Six people died as protesters flooded Egypt’s streets calling for Islamist President Mohammad Mursi to step down, in massive demonstrations reminiscent of the 2011 revolt which ultimately paved the way to his leadership.
“It is the biggest protest in Egypt’s history,” a military source told AFP on condition of anonymity, adding that “millions” of people were on the streets across the country.
Five people were killed when clashes broke out on Sunday evening and another person died overnight from injuries, a ministry official told a private satellite channel.
A 26-year-old man died and several others were wounded as protesters attacked the Cairo headquarters of the Muslim Brotherhood, a hospital official said.
Television pictures showed the building on fire as dozens of people attacked it, throwing stones and fire bombs.
Supporters of the Brotherhood fired buckshot at the attackers in a bid to repel them, an AFP journalist at the scene witnessed. Later, automatic weapons fire could be heard around the building.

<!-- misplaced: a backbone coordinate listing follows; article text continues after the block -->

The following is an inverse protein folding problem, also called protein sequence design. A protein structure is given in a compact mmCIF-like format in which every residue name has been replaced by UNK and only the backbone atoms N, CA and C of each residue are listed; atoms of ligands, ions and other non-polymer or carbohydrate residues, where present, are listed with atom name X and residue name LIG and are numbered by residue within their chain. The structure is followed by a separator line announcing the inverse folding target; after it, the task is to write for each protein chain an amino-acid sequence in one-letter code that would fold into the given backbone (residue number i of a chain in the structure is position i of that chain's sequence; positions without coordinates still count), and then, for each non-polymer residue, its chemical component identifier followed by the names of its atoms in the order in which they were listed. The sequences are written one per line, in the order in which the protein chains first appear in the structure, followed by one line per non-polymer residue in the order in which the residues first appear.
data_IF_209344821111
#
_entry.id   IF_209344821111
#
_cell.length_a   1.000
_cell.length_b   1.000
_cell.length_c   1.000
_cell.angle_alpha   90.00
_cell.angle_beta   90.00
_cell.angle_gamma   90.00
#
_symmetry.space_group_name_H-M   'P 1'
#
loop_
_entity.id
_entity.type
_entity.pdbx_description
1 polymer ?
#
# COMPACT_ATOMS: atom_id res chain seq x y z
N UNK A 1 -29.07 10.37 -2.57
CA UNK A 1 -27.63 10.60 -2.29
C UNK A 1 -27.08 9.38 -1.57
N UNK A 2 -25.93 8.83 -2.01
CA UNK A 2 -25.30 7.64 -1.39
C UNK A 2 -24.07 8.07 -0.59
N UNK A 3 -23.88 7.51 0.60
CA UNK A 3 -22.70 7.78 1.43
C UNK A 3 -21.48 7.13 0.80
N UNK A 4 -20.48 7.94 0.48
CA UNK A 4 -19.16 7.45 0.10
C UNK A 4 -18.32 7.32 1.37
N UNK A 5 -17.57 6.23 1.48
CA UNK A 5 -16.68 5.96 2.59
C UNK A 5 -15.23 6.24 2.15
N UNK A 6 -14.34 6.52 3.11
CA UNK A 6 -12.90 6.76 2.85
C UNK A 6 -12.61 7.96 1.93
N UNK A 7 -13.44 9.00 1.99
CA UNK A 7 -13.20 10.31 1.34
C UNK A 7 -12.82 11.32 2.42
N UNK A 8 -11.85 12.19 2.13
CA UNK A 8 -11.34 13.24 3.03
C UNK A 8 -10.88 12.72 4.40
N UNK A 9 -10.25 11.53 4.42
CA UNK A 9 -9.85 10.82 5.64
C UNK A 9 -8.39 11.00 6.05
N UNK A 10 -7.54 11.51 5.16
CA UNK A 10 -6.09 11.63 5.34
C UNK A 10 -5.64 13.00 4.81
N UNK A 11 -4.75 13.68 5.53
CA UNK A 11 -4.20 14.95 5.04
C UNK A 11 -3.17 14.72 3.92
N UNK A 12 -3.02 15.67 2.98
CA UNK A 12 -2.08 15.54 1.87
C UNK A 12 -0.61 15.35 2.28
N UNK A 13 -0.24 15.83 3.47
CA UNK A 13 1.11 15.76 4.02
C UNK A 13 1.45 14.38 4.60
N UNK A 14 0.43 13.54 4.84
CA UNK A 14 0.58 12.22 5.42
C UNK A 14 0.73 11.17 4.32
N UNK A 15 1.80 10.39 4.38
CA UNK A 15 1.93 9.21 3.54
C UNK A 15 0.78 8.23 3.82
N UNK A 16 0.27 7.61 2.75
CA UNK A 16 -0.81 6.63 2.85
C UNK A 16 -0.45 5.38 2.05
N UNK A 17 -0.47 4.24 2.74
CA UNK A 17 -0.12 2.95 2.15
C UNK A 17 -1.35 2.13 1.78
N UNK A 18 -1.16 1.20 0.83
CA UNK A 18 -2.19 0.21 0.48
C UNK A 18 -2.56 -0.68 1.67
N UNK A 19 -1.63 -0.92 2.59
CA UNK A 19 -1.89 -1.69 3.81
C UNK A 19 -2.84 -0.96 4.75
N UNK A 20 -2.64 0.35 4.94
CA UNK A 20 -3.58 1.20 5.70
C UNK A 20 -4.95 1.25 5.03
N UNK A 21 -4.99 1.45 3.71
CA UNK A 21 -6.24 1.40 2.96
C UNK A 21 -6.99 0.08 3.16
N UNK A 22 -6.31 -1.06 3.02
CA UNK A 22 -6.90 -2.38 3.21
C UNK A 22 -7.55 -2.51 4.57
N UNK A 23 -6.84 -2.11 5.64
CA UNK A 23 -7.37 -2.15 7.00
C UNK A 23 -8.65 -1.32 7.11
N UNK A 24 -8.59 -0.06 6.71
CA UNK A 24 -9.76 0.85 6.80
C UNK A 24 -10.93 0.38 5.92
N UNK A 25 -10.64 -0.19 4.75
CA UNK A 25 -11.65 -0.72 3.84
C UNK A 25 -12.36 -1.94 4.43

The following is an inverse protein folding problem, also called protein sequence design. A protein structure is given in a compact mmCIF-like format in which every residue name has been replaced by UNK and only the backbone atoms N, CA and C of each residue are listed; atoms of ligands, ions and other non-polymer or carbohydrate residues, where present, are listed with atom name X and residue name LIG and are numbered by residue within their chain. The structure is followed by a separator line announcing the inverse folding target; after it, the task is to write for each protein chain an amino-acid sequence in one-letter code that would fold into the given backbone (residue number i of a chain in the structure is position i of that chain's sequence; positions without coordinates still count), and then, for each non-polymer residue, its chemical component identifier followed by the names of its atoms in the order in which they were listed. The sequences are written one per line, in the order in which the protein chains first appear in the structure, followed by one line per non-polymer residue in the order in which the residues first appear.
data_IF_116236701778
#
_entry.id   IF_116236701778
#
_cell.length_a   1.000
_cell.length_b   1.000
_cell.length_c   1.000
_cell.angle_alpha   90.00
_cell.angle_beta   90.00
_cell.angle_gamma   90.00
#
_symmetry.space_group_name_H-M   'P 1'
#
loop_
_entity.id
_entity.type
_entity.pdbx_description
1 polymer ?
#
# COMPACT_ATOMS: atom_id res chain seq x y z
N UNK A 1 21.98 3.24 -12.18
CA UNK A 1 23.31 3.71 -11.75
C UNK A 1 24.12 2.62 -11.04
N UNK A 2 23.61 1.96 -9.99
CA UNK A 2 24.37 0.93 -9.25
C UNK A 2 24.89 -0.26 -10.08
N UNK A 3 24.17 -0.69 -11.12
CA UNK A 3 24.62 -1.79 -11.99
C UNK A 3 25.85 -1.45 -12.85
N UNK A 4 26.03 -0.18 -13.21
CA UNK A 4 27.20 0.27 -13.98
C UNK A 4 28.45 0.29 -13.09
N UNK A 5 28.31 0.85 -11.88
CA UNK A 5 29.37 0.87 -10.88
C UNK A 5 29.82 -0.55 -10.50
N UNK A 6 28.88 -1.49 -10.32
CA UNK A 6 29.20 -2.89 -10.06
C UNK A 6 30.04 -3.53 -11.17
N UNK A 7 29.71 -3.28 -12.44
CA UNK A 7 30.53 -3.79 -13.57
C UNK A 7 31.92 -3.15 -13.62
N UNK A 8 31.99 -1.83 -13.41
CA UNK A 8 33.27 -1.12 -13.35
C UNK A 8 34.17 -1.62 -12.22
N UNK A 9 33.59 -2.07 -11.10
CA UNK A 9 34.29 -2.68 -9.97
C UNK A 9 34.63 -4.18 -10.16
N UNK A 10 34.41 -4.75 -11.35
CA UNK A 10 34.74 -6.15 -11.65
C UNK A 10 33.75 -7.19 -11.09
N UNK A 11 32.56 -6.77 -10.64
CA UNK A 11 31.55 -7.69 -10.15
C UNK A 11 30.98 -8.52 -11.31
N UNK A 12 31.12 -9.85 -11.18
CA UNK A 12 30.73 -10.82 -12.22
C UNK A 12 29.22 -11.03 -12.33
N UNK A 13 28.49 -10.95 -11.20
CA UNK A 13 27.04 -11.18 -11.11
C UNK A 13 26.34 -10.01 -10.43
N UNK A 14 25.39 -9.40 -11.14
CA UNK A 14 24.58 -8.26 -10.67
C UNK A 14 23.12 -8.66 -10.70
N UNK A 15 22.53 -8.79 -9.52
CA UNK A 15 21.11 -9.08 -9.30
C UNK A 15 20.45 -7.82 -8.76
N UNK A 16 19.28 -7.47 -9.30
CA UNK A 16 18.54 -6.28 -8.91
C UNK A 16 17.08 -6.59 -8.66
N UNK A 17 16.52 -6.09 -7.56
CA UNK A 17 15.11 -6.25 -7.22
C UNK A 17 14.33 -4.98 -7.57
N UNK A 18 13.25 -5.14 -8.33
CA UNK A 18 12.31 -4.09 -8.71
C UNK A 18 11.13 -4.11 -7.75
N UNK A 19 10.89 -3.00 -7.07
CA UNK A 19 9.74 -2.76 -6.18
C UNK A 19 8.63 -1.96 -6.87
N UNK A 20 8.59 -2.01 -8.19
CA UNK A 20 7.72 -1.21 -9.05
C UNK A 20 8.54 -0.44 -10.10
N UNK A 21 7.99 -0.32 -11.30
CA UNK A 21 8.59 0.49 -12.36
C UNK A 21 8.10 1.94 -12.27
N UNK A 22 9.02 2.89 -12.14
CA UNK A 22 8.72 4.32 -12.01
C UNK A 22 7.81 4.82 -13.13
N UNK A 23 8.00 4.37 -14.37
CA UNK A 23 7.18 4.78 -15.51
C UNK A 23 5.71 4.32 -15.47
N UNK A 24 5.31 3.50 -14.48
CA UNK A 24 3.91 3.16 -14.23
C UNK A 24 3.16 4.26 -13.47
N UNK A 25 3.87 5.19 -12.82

Gehad al-Haddad, a spokesman for the Islamist movement, said around 150 “unidentified thugs” had attacked the offices.
Three people were killed in the central province of Assiut when gunmen on a motorbike opened fire on protesters, a security official said.
One person died and 40 others were injured when supporters and opponents of Mursi clashed in Beni Sueif province, south of Cairo.
Both those incidents took place outside offices of the Freedom and Justice Party, the political arm of the Muslim Brotherhood.
“Dialogue is the only way through which we can reach an understanding…,” Mursi’s spokesman Ehab Fahmy told reporters.
“The presidency is open to a real and serious national dialogue.”
But as chants of “Leave!” rang out around Cairo, the main opposition National Salvation Front called for a campaign of peaceful civil disobedience.
They urged Egyptians to stay on the streets until Mursi stepped down.
One opposition leader called on the army to intervene if Mursi refused to quit.
“The armed forces must act, because they have always been on the side of the people,” which “has expressed its will”, said Hamdeen Sabahi, who came third in the 2012 presidential election.
The best outcome would be if Mursi went of his own accord, he added.[AFP]